...reader, believe me, for I tell a solemn truth, that I have felt more anxiety, undergone more fatigue and hardships, suffered more every way, in performing one of those tedious marches, than ever I did in fighting the hottest battle was ever engaged in, with the anticipation of all the other calamities I have mentioned added to it.
For all that, Martin lived to be 90.  His memoir, The Adventures of a Revolutionary Soldier, written when he was about 70, is available in a number of inexpensive paperback editions, and can be read online at Wikisource.

Sunday, December 16, 2018

Chronic Discoveries

John Jay Chapman wrote in 1898 that
The history of these chronic discoveries of Whitman as a poet, as a force, as a something or a somebody, would write up into the best possible monograph on the incompetence of the Anglo-Saxon in matters of criticism.
About 1950, Randall Jarrell wrote that
Serious readers, people who are ashamed of not knowing all Hopkins by heart, are not at all ashamed to say, "I don't really know Whitman very well." This may harm Whitman in your eyes, they know, but that is a chance that poets have to take.
Having written that, he went on to write a score of pages discovering Whitman for his time. The essay, "Reflections on Whitman", is collected in Poetry and the Age.

By Jarrell's day, the Anglo-Saxons, or at any rate the Americans, had come to think of themselves as pretty fair critics. He published two books of criticism during his life, and his heirs brought out a couple later. Yet he complained that many among the reading public had come to prefer reading the criticism to reading the works criticized: the essay "The Age of Criticism", also collected in Poetry and the Age, discusses just that.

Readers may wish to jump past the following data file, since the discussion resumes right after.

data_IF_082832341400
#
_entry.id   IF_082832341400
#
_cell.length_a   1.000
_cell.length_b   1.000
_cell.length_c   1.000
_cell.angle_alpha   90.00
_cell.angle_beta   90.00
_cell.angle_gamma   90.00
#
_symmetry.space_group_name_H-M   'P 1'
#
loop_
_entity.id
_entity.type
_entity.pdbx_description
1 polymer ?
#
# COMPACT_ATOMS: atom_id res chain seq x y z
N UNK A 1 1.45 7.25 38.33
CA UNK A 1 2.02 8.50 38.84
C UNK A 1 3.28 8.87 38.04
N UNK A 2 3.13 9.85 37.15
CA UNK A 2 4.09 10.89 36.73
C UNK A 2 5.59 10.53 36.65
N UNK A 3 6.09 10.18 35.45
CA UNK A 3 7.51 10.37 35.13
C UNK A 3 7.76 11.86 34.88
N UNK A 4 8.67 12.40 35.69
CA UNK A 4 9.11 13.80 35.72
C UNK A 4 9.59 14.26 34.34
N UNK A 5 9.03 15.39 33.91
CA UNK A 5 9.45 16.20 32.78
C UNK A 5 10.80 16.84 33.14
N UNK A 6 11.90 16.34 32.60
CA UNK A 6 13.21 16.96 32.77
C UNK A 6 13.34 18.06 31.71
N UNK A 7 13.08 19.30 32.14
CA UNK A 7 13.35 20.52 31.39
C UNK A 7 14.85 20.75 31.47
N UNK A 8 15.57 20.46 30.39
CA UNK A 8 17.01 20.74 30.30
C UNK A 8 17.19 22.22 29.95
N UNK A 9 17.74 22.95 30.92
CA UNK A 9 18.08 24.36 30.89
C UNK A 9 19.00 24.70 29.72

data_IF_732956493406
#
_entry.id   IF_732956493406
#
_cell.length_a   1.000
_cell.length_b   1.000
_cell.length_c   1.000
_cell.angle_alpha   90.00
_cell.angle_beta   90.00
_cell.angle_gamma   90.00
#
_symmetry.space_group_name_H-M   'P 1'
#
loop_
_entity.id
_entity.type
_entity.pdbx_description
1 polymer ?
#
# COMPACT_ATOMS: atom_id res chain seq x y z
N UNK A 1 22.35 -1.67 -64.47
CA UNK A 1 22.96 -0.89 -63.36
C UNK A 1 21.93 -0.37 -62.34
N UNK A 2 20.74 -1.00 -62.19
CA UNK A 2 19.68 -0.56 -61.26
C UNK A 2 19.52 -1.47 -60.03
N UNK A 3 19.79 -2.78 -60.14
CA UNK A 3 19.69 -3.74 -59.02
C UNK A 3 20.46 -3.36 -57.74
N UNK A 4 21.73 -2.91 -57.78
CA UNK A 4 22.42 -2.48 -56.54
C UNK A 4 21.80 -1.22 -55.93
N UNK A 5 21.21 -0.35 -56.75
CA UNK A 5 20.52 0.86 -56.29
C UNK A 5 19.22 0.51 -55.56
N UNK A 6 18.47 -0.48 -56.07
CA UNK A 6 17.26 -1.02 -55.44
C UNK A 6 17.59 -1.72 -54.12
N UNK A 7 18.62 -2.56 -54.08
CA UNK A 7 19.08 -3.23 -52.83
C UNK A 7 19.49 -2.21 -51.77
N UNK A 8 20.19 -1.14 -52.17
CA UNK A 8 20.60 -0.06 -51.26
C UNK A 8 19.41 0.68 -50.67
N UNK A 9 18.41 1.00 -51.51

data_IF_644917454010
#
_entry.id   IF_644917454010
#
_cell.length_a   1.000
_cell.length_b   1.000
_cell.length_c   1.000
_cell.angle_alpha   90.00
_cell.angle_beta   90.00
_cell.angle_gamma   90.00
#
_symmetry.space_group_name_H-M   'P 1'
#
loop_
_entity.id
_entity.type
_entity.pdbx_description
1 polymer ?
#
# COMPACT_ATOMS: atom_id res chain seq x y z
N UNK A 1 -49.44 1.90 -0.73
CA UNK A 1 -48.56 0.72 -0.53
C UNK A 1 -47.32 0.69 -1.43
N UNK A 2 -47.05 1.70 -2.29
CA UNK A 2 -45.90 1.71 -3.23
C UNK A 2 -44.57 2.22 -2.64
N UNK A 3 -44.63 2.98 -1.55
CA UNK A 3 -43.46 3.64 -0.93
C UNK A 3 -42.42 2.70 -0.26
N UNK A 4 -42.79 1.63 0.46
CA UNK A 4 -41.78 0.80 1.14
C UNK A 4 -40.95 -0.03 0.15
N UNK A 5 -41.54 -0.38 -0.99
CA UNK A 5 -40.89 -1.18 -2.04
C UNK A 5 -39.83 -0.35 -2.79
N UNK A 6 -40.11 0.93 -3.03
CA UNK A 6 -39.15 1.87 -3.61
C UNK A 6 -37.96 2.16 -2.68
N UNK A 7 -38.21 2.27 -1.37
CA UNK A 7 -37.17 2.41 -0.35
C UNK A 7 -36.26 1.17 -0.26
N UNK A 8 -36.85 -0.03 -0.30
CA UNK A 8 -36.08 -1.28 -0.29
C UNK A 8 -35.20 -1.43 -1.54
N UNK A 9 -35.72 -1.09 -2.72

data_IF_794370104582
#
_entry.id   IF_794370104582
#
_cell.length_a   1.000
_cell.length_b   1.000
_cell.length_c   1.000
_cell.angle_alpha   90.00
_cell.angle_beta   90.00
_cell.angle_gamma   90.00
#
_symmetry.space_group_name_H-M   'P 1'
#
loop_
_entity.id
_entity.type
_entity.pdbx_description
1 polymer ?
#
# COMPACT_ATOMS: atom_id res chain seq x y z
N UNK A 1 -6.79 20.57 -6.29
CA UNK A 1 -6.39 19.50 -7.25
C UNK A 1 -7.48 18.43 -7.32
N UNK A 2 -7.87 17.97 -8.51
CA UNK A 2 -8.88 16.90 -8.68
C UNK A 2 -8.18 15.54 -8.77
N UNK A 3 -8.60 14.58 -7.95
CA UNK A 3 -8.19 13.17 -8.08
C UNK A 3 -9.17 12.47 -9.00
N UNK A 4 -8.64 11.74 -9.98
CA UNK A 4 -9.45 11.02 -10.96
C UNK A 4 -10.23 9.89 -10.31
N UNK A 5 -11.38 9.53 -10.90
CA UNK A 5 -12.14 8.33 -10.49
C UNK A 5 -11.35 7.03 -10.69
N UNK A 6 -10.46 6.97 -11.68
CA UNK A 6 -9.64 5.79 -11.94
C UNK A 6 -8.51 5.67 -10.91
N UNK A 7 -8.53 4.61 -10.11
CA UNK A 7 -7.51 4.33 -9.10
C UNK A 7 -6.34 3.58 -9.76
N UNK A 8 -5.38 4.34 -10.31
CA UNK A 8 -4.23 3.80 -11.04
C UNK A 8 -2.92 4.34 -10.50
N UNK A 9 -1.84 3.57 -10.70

Saturday, December 15, 2018

Abbot Aidan Shea, O.S.B., 1930-2018

This morning, I drove across town to the Requiem Mass for Abbot Aidan Shea, O.S.B. The St. Anselm's gymnasium was well-filled. Mostly of course, it was filled by laity, largely connected with the school as students and alumni, their parents, and often enough the children or grandchildren of alumni. (Abbot Aidan had officiated at the weddings of some of those children's parents or grandparents.) There were plenty of clergy: the monks of the abbey of course; a bishop, a secular priest or two, a Franciscan, some nuns, and a couple of men who by their hats must have been in Orthodox or Uniate orders. Abbot Aidan was a Benedictine for sixty years less eight days. He had served as abbot of St. Anselm's for sixteen years ending in 2006. For all I know, his titular abbacy of Tewkesbury Abbey may have continued until his death.